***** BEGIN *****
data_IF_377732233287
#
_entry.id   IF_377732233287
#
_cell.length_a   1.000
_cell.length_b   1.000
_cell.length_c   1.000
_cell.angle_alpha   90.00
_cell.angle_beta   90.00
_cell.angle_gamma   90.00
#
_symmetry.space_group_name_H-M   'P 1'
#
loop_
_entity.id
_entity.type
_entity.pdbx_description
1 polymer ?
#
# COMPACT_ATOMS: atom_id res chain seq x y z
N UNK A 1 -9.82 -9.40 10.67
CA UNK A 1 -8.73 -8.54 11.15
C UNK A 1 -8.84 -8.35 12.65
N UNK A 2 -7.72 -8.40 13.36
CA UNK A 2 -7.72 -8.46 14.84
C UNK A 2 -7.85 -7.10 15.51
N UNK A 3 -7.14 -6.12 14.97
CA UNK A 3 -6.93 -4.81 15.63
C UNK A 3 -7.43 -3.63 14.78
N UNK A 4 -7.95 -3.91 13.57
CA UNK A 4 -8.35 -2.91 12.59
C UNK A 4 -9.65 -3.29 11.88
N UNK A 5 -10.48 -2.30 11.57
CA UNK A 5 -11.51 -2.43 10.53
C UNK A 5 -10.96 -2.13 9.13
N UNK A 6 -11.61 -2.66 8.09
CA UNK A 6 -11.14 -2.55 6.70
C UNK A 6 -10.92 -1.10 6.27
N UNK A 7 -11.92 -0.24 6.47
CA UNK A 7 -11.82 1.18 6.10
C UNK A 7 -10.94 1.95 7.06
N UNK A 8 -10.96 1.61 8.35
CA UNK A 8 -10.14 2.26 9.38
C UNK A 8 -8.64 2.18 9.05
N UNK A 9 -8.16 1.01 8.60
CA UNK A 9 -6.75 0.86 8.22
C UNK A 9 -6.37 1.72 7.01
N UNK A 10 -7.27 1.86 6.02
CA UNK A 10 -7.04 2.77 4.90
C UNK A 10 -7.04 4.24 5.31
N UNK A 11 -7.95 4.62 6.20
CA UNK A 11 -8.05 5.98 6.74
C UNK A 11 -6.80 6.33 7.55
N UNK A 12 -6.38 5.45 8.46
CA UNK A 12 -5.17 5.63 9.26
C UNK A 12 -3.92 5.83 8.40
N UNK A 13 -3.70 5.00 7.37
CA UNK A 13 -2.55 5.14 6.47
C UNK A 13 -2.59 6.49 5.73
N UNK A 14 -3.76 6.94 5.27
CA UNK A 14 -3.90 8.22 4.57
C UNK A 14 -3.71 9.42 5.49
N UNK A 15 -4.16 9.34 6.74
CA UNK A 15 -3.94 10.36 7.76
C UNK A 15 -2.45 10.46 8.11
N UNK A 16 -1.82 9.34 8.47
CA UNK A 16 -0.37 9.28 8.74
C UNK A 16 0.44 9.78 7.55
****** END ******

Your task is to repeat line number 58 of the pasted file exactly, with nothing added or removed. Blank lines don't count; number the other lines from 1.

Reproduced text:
CA UNK A 13 -2.55 5.14 6.47